Two years ago, Americans witnessed what pundits then confidently called a generational liberal ascendancy. In their minds, the ideas of the right had been tried and found wanting. The coalitions that came together to elect Barack Obama president and provide him with strong majorities in both houses of Congress were safe, strong and resilient — and poised to lead a realignment that would endure for decades.
Last week, the president's party lost control of the House and very nearly the Senate. His popularity ratings are in the 30s, the percentage of Americans who believe the country is moving in the right direction is as low as 30, and the number who identify themselves as conservatives or conservative-leaning is at an all-time high.
So how did it all go so wrong for President Obama and this newest "New Deal"? There is a pattern in history here. It was the pattern that swept President Ronald Reagan to power in 1980 and gave Republicans and their "Contract with America" overwhelming electoral victories in 1994.
President Obama's mistake — like that of President Jimmy Carter and, to a lesser extent, President Bill Clinton — is not merely that he overread his mandate, overreached legislatively and overreacted to conditions on the ground, although all that is true.
The mistake all three made is they failed to understand the American people. They didn't recognize the reluctance of our citizens to accept extravagant increases in governmental power.
Our markets had not wrung every blemish from our health care system, so President Obama imposed a huge bureaucracy. Our entrepreneurs had not lifted us from the economic doldrums quickly enough, so he pushed through a stimulus package that has stimulated nothing but our already spiraling national debt. Our carmakers have struggled, so his administration presumed to tell us when, where and how to buy our next car.
Carter didn't trust us to pull ourselves from the economic wreckage, either. And his efforts to try and do this for us proved even more disastrous than it has for the present administration. Interest rates reached 24 percent. Joblessness exceeded 10 percent. An energy crisis brought on by Carter's mismanagement of foreign policy — his failure to project the strength of America's best ideals — led to gasoline rationing and the Iranian hostage crisis. His response to these problems — turn down the thermostat, drive 55 mph, and accept that a "national malaise" had set in and the American Century had ended — created the dissatisfaction that led to the overwhelming White House victory of Ronald Reagan.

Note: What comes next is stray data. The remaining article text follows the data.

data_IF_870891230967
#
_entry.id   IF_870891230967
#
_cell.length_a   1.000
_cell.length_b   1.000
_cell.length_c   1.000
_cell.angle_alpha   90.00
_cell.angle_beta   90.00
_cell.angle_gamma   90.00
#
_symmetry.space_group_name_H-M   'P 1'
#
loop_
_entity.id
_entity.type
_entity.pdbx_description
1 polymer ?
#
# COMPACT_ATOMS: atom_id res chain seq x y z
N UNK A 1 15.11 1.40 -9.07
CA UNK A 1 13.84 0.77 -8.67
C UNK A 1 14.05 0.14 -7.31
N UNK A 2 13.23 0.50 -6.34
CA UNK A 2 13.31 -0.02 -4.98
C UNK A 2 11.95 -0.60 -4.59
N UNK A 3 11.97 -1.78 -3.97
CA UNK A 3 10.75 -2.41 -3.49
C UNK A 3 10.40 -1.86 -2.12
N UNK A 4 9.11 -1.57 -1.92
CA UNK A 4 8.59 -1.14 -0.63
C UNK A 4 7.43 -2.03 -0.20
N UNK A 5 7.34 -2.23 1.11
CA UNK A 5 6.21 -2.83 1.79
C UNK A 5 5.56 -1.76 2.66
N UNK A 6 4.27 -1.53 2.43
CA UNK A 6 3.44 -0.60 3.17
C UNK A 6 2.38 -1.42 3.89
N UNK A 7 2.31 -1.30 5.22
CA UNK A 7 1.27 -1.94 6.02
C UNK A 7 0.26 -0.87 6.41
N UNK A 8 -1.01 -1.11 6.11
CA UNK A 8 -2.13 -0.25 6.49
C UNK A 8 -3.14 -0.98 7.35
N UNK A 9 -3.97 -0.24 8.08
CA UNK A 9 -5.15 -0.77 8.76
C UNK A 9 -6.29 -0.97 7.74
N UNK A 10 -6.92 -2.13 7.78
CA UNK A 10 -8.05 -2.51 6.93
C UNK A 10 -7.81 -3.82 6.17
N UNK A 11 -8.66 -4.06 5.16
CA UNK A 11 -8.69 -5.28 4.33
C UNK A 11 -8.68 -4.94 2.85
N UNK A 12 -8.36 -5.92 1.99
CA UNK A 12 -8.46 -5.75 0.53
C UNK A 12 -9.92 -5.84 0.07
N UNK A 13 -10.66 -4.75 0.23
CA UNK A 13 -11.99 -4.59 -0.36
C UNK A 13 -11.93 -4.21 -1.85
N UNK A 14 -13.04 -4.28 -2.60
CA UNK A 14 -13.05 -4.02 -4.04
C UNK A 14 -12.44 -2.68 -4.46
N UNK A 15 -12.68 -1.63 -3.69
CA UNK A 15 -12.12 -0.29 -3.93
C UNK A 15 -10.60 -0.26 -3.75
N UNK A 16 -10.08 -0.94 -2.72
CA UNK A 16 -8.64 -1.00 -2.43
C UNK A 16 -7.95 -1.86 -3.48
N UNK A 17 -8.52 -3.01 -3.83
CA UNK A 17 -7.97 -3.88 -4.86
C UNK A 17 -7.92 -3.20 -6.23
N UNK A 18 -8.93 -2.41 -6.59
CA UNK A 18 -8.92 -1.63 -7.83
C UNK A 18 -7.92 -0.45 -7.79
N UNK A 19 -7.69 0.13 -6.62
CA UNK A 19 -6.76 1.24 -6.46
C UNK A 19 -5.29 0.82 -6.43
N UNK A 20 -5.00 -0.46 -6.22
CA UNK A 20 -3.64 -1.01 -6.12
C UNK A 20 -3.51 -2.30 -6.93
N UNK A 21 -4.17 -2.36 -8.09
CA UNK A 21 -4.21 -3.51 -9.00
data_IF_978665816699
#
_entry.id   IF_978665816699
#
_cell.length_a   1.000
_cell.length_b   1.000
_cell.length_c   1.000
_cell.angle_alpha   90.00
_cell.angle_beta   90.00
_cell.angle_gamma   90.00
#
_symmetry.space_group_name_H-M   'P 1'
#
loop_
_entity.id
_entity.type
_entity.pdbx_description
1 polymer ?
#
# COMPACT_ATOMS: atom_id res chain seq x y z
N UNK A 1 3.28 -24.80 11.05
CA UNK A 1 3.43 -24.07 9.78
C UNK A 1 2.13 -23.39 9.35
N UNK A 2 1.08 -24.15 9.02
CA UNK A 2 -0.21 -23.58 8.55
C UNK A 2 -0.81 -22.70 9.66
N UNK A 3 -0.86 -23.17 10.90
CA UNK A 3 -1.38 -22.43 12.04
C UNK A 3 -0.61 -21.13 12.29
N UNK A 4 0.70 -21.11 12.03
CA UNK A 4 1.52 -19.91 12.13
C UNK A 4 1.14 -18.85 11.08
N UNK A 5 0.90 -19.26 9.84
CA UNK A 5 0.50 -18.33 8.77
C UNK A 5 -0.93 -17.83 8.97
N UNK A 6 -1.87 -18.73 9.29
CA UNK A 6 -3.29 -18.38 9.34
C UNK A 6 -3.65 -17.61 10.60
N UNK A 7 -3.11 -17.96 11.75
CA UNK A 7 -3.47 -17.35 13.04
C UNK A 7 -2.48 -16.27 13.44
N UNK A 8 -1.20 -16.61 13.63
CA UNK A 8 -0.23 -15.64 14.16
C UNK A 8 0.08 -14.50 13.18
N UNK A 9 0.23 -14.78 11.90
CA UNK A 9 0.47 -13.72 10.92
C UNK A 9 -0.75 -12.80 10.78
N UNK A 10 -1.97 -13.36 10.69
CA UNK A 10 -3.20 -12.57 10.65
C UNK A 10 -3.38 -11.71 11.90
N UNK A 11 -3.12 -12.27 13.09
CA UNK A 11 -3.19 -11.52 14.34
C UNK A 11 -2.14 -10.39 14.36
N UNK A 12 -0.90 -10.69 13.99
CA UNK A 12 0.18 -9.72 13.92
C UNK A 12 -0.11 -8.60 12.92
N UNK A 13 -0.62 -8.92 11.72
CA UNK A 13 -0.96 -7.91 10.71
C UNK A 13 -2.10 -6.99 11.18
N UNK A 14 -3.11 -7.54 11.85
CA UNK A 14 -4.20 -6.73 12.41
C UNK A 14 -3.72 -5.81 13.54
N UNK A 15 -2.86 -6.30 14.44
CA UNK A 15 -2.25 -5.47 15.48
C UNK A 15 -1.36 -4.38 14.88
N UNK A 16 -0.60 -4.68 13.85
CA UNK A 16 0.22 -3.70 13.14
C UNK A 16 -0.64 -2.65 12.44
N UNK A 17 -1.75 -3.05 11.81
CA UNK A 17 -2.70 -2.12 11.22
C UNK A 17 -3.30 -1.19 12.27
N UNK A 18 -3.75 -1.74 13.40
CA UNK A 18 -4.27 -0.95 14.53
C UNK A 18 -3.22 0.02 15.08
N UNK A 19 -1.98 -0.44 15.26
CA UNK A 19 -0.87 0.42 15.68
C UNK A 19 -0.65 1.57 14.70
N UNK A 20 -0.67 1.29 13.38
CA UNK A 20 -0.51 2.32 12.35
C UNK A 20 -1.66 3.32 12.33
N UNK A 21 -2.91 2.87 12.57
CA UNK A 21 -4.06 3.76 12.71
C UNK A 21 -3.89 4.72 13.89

Similarly, after Clinton won the presidency with just 43 percent of the vote, he assumed he had a mandate to enact major changes in health care and other areas. Among his first acts was to appoint his wife, Hillary, to head a commission to remake America's health care system. Only, at that time, lawmakers were unwilling to "pass the bill so we can see what's in it," as Speaker Nancy Pelosi would later implore her colleagues, and Clinton suffered a humiliating political defeat.
The examples of Carter and Clinton, however, led to major, positive changes in federal policies. President Reagan took advantage of the repressed economic and creative energy of the Carter years to remake America in his optimistic, liberty-minded image. He cut taxes, reduced regulations, streamlined government and challenged Mikhail Gorbachev to "tear down this wall." After a rough start, Reagan's initiatives unleashed the largest and longest peacetime economic expansion in American history.
The '94 election had a similar effect on policy. Beginning in 1995, a Republican Congress produced welfare reform, real reductions in discretionary spending and the first balanced budgets since the Eisenhower administration.
The blame for today's economic slump, it should be noted, does not belong to President Obama alone. During the latter part of his predecessor's term in office, both Congress and President George W. Bush began engaging in big-government "solutions" and increased spending. But rather than steer us away from the cliff, Obama's administration has stepped on the gas.
The change in the House and Senate presents an opportunity for conservatives to follow the Reagan model. This means moving the country in a different direction from the Obama administration's policies, which have been 180 degrees from what works — and from what the American people have indicated that they want: reduced spending, lower deficits, control over their own health care, and a less-intrusive federal government.
Whether the new Congress will choose the wiser policy path remains to be seen. But if lawmakers want to carry out the wishes of the American people — and put the country back on the right path — the choice is clear.
Edwin Meese III, U.S. attorney general during President Ronald Reagan's second term, is chairman of the Center for Legal and Judicial Studies at The Heritage Foundation.
First appeared in The Chicago Tribune